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Port Talbot Steelworks

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Title: Port Talbot Steelworks  
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Subject: Port of Port Talbot, Port Talbot, Margam Knuckle Yard, Economy of Wales, Tata Steel Europe
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Port Talbot Steelworks

Port Talbot Steelworks

Port Talbot Steelworks is an integrated steel production plant in Port Talbot, Wales capable of producing nearly 5 million tonnes of steel slab per annum, making it the largest of all three major steel plants in the UK and one of the largest in Europe. The majority of the slab is rolled on-site at Port Talbot and at the Newport Llanwern site to make a variety of steel strip products. The remainder is processed at other Tata Steel plants or sold in slab form. The works covers a large area of land which dominates the south of the town with the blast furnaces and steel production plant buildings being major landmarks visible from both the M4 motorway and the south Wales Main Line when passing through the town.


Blast Furnace #5

The site at Margam is made up of a number of plants across a large site, developed since 1901.

Port Talbot steelworks

The original works were built by Gilbertson, and situated south of Port Talbot railway station. Constructed in 1901-5, the works was named after Christopher Rice Mansel Talbot of Margam Castle, the principal sponsor of the developments at Port Talbot docks, which had opened in 1837.

Closed in 1961, the site was demolished in 1963. The General Offices housed Port Talbot magistrates' court, until 2012, but the rest of the site is an industrial estate.[1]

Margam Steelworks

Steelmaking at the Port Talbot complex began with the Margam Iron and Steel Works, completed in 1923/6.

Abbey works

Ironworks at Port Talbot

Abbey Works was planned in 1947, but today is correctly termed Tata Steel Strip Products UK Port Talbot Works. It is believed to be named after the Cistercian Margam Abbey that used to be on the site - a small amount of the original building still stands (protected) within the site that survived the dissolution of the monasteries. Several steel manufacturers in South Wales pooled their resources to form the Steel Company of Wales, to construct a modern integrated steelworks on a site then owned by Guest, Keen and Baldwins. However, political manoeuvring led to tinplate production being retained in its original heartland further west, at two new works in Trostre and Felindre. Opened in 1951, it was fully operational by 1953.[2][3]

At the time of peak employment in the 1960s, the Abbey Works was Europe's largest steelworks and the largest single employer in Wales, with a labour force of 18,000.[4]

In 1967, The Steel Company of Wales was nationalised and absorbed into British Steel, which was subsequently privatised and merged to form Corus Group. Tata Group agreed to purchase all Corus' ordinary shares in March 2007, and the deal was concluded in April 2007. In 2010 it was announced that Corus was to be rebranded to the group name of Tata Steel Europe.


EWS Class 66 heads towards Margam Knuckle Yard with a load of steel empties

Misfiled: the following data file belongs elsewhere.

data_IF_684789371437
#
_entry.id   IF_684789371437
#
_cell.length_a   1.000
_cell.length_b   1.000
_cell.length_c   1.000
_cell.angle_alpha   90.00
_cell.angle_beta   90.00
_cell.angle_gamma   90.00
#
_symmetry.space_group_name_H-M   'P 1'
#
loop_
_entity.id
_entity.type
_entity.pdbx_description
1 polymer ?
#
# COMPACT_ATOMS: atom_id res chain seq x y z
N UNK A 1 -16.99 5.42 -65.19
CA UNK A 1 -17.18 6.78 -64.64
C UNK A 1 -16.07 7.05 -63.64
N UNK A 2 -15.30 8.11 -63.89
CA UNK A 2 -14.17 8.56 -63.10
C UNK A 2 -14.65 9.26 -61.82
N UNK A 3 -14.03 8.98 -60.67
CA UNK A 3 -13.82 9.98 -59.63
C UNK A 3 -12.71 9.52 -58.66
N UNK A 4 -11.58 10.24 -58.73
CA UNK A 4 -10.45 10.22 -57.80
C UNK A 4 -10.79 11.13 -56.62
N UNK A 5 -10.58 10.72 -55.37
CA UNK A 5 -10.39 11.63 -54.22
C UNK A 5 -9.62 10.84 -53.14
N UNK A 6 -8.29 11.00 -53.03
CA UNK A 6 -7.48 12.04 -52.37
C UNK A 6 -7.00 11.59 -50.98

An integrated steelmaking site using imported ore and coal, together with Llanwern steelworks, the plants produced up to 3.5 million tonnes of hot rolled and cold rolled annealed in steel coils per annum, for a variety of different end uses. Output is taken by rail from Margam Knuckle Yard to: Shotton for coating; Trostre for tinplating; or direct to the Midlands motor industry and domestic goods.

On the extensive steelworks site, fume and water vapour from, predominantly, Coke Oven Quench towers, Sinter Plant Stacks and cooling towers can be observed from many miles away together with ignited by-product gasses from various production units. When exiting Port Talbot in an easterly direction, the Abbey Works steel products plant (which is over 1 mile (1.6 km) long) is clearly visible. The smell of sulphur often hangs over this part of the town.

Top Gear have used the Port Talbot steelworks a number of times to film. Director Terry Gilliam cited the Port Talbot Steelworks as a major initial influence in developing the movie Brazil.

Fatal accidents

An explosion at the Port Talbot plant in November 2001 killed three men.[5] Len Radford, 53, Stephen Galsworthy, 25, and Andrew Hutin, 20, died when blast furnace five erupted, sending molten liquid down on them. Twelve other men were seriously injured in the blast.[5]

In July 2012 Tata Steel were fined £500,000 over the 2006 death of worker Kevin Downey at the Port Talbot plant.[5] Engulfed in steam and left disorientated during a night shift, Downey wandered into a channel of molten slag heated to 1500°C. He was rescued by colleagues, but suffered 85% burns and died later that day. At the time of the accident the Port Talbot plant was controlled by Corus Steel UK, and taken over by Tata in 2007.[5]

Nearest places


  1. ^ "Port Talbot steelworks". Retrieved 21 September 2011. 
  2. ^ "ABBEY WORKS, MARGAM STEEL WORKS, MARGAM". Retrieved 21 September 2011. 
  3. ^ Port Talbot Historical Society. "Time Line 20th C". Retrieved 2010-08-18. 
  4. ^ The Welsh Academy Encyclopedia of Wales. Cardiff: University of Wales Press. 2008.  
  5. ^ a b c d "Tata Steel fined £500,000 over death of worker Kevin Downey". Wales Online. 2012-07-31. Retrieved 2012-07-31. 

External links

  • BBC - South West Wales in pictures:Port Talbot Slideshow Tour
  • University of Leicester - A South Wales Blast Furnace - Twentieth century heavy industry, Port Talbot, Glamorgan

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